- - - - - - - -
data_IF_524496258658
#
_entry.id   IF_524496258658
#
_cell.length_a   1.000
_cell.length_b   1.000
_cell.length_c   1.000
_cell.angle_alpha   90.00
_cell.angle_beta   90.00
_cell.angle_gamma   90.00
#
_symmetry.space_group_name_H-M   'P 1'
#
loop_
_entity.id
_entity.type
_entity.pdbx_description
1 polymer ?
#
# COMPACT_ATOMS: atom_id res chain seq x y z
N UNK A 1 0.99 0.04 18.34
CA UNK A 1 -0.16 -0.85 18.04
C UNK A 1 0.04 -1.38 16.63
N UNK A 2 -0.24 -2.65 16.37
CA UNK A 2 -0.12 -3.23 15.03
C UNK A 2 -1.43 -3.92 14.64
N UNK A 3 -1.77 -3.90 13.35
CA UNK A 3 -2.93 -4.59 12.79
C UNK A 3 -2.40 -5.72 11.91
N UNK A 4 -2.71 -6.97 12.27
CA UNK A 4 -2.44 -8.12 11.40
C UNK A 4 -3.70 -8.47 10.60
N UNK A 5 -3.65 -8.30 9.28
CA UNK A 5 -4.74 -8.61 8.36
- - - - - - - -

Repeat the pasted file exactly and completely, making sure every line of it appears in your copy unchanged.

data_IF_524496258658
#
_entry.id   IF_524496258658
#
_cell.length_a   1.000
_cell.length_b   1.000
_cell.length_c   1.000
_cell.angle_alpha   90.00
_cell.angle_beta   90.00
_cell.angle_gamma   90.00
#
_symmetry.space_group_name_H-M   'P 1'
#
loop_
_entity.id
_entity.type
_entity.pdbx_description
1 polymer ?
#
# COMPACT_ATOMS: atom_id res chain seq x y z
N UNK A 1 0.99 0.04 18.34
CA UNK A 1 -0.16 -0.85 18.04
C UNK A 1 0.04 -1.38 16.63
N UNK A 2 -0.24 -2.65 16.37
CA UNK A 2 -0.12 -3.23 15.03
C UNK A 2 -1.43 -3.92 14.64
N UNK A 3 -1.77 -3.90 13.35
CA UNK A 3 -2.93 -4.59 12.79
C UNK A 3 -2.40 -5.72 11.91
N UNK A 4 -2.71 -6.97 12.27
CA UNK A 4 -2.44 -8.12 11.40
C UNK A 4 -3.70 -8.47 10.60
N UNK A 5 -3.65 -8.30 9.28
CA UNK A 5 -4.74 -8.61 8.36